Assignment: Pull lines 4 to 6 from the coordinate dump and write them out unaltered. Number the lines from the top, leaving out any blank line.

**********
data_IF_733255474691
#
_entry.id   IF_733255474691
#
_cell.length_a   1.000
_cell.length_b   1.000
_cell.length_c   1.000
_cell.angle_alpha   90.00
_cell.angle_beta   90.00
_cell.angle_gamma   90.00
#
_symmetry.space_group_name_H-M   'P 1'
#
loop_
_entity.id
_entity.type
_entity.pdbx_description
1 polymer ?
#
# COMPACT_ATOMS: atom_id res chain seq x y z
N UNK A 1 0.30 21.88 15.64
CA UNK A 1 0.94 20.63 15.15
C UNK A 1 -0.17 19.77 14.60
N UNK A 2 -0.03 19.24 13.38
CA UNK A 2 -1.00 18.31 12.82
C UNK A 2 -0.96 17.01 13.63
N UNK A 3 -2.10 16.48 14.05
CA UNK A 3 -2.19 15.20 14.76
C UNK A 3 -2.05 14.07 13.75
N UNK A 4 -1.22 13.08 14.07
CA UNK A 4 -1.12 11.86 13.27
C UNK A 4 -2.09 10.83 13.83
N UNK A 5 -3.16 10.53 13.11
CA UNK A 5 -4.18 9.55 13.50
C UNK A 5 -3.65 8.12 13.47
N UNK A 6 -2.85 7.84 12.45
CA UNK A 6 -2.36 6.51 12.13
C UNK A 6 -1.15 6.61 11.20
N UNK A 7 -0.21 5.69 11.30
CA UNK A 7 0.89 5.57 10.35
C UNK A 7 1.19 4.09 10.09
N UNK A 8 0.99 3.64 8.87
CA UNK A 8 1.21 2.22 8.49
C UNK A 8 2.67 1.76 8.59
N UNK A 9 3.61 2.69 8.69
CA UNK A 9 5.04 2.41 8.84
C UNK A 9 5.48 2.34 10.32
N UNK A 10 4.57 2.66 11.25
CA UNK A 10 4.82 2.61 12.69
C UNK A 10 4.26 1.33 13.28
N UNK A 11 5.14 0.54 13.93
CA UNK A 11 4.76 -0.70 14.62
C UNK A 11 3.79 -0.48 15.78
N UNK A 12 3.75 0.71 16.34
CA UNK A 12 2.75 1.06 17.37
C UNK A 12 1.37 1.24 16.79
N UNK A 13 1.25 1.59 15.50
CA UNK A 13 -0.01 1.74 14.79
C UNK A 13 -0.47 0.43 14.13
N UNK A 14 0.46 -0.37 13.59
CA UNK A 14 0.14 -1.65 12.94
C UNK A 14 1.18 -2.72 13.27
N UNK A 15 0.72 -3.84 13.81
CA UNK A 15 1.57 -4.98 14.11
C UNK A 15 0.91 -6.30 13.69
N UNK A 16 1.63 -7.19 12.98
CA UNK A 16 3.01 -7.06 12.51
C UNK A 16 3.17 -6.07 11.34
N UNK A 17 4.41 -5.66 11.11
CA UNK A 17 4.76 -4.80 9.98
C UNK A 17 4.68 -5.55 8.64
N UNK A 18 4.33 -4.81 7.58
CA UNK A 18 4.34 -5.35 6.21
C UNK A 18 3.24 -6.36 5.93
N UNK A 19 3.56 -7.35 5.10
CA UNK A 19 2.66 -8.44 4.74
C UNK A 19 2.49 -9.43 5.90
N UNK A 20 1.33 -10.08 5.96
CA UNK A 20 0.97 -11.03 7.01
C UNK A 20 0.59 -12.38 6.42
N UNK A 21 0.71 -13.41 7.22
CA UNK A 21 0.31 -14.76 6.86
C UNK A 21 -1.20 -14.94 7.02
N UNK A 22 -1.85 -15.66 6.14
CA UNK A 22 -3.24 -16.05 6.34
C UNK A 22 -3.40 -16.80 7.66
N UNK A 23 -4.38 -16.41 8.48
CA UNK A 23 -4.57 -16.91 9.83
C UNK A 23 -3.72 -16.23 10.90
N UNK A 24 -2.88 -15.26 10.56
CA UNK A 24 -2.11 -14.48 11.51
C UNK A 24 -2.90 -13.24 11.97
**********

#
_cell.length_a   1.000
_cell.length_b   1.000